(5) It is however questions of the economic order that are likely to occupy, more than any others, the minds and energies of Australian statesmen. The tariff is a practically inexhaustible topic, because apart from the general issue between a Protective and Free Trade policy, the particular imports to be taxed and the particular duties to be imposed will furnish matter for debates that can hardly have finality, seeing that circumstances change, and that the financial needs of the Government will increase. It need hardly be said that in a new country like Australia direct taxation is difficult to collect and highly unpopular, so that larger recourse will be had to customs and excise than orthodox economists could justify in Europe. The financial relations between the Commonwealth and the States will be another fertile source of controversy. So may the regulation of the railways, which the Commonwealth seems likely to take over. So will the arrangements for securing the respective rights of different States as regards both irrigation and the navigation of the rivers, practically the only rivers of the Continent, which intersect the three south-eastern colonies. Among the labour questions likely to arise, one problem, much before the minds of Australians, may be found to cause difficulties in its details if not in its general principle; viz. the exclusion of immigrants of coloured race, Chinese, Japanese, Malays, and Indian coolies. The white labourers of the temperate colonies have been strongly opposed to the admission of such strangers, but the planters of the tropical north, who have used the labour of Pacific islanders on their sugar estates, take a different view of the case.
Some may think that the obvious line of party division will be found to be that which ranges the four smaller and the two larger States into opposite camps. If this should happen, which may well be doubted, it will be owing to a coincidence of economic interests, and not to the mere fact that the strength of one set of States lies in the House, that of the other in the Senate. The two largest States, New South Wales and Victoria, have hitherto been conspicuously divergent in their financial policy. In America, though the small States fought hard against the large ones in the Convention of 1787, the distinction has never since that date possessed any permanent political significance.
If parties form themselves on any geographical lines, the line will more probably be one between the tropical and the temperate regions. These tropical regions are at present much less populous and wealthy than is the temperate south-east corner of the Continent. They will doubtless increase both in wealth and in population, but as the strong sun forbids out-door labour to white men, the population enjoying political rights cannot, for generations to come, be a large one.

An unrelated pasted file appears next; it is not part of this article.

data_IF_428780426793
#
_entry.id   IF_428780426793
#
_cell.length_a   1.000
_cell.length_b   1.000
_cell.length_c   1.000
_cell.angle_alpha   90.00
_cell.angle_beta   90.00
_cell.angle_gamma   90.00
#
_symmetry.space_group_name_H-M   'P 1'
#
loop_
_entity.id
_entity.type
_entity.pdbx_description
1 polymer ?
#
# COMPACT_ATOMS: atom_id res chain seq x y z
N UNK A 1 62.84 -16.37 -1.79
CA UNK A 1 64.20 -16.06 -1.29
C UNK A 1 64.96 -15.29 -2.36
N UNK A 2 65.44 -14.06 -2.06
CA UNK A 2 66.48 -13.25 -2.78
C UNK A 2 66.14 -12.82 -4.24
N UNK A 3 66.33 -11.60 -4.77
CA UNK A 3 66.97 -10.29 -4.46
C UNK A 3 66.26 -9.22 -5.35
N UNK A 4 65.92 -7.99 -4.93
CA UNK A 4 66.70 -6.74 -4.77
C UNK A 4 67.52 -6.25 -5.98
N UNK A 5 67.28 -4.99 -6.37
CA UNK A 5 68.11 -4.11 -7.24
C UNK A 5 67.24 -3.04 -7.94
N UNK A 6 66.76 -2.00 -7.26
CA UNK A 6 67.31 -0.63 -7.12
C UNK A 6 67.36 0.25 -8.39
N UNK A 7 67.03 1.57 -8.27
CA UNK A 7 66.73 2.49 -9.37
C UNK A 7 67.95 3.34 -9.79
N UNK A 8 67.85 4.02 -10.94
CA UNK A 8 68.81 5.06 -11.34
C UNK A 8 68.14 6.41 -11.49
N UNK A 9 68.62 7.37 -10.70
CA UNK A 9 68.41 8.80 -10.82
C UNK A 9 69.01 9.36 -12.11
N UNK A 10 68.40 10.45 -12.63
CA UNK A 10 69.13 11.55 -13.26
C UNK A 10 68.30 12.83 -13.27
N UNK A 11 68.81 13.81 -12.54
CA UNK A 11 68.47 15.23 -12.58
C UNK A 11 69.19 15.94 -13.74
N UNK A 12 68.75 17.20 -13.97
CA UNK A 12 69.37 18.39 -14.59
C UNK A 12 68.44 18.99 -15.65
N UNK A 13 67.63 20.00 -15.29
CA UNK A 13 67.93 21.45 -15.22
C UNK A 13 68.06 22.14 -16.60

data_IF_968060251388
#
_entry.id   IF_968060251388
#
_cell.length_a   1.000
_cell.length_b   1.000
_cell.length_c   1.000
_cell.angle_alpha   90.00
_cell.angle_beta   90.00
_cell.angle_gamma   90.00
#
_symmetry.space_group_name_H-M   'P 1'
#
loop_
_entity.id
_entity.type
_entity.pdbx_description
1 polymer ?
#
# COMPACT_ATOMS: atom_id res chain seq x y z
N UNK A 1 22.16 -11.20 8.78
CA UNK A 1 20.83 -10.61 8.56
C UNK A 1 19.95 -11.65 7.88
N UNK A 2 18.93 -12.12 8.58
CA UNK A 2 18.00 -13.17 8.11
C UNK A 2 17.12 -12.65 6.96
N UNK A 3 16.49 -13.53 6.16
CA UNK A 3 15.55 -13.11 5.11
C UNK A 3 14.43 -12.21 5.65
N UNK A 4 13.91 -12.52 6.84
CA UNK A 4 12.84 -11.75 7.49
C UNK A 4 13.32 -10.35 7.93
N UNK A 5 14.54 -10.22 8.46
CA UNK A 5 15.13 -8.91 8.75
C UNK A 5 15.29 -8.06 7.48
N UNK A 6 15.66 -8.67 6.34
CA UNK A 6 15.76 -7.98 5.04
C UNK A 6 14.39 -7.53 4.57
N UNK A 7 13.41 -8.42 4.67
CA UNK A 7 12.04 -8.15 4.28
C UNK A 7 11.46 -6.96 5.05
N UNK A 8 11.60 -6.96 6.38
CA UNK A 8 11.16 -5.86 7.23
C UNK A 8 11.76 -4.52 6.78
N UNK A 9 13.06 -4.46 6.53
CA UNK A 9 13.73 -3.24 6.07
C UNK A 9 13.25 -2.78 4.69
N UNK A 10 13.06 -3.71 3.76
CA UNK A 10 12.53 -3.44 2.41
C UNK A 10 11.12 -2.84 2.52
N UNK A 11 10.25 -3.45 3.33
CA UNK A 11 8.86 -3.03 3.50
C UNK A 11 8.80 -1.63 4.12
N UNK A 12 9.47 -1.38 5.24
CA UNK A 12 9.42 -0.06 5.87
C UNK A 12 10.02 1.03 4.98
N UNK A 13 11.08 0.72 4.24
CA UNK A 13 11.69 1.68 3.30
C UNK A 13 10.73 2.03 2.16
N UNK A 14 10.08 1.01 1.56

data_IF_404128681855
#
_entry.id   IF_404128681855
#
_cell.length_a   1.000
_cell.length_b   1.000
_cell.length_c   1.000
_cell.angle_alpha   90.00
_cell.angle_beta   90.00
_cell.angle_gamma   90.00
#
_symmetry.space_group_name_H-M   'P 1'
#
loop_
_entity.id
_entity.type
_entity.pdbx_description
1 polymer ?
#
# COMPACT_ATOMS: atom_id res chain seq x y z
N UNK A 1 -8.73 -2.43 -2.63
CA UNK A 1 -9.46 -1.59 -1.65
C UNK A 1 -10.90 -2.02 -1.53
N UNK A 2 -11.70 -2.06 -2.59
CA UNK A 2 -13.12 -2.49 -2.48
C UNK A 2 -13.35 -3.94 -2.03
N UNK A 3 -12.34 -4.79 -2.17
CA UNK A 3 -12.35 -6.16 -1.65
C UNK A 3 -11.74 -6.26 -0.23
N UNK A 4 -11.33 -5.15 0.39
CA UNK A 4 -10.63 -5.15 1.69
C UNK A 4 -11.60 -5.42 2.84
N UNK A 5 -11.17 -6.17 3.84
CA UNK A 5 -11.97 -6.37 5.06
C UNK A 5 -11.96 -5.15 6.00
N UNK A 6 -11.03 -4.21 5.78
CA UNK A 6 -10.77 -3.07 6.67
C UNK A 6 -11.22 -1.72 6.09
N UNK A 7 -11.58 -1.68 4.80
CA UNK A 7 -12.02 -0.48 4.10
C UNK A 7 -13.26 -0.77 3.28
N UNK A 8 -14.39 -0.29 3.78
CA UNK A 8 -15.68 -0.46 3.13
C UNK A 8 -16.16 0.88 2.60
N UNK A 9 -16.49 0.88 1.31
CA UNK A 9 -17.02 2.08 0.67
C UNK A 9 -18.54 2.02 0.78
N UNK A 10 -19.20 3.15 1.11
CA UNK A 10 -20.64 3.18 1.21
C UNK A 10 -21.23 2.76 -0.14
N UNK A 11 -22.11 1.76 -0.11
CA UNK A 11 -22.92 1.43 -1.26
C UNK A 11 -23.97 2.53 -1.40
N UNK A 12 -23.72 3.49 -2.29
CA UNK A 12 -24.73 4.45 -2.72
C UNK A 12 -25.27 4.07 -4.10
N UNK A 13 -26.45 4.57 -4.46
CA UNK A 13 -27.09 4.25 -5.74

Possible Entrance of New States.
The existing situation may be so materially affected by the entrance of new States that one naturally asks what are the prospects that new States will be admitted. As the whole Continent is already divided among the five existing States, new ones can come into being only by carving up the three larger of these. There has already been talk of dividing Queensland into two or perhaps three States. Others might be formed out of the now sparsely peopled regions of the north and northwest, when they have become more thickly inhabited. How fast the process of colonization will advance in these regions will depend upon what engineering science may be found able to do for the more arid tracts in the way of storing rain-water and raising it from deep wells, while something will depend on the disposition of the Federal Government to spend money for that purpose. Nor is another element to be overlooked. Vast as is the mineral wealth already known to exist in the explored parts of Australia, it may be equalled by that which exists in regions which have received no thorough geological examination. Should mines begin to be worked in the arid tracts, an additional motive would be given for the provision of water supplies there, for the existence of a population furnishing markets would stimulate men to develop the capacities of the soil for ranching and even for tillage. These possibilities show how many factors hitherto undetermined may go to moulding the political future of the country. The increase of population in regions now thinly peopled would either make the four smaller States, or some of them, the equals of the larger, or would, more probably, lead to the creation of new States, some of them with a character different from that of the two which now command a decisive majority in the House of Representatives. As the settlement of the Mississippi Valley changed American politics, so a filling up of large parts of the interior and north of Australia, unlikely as this now appears, might affect her constitutional growth in ways at which we can now only guess.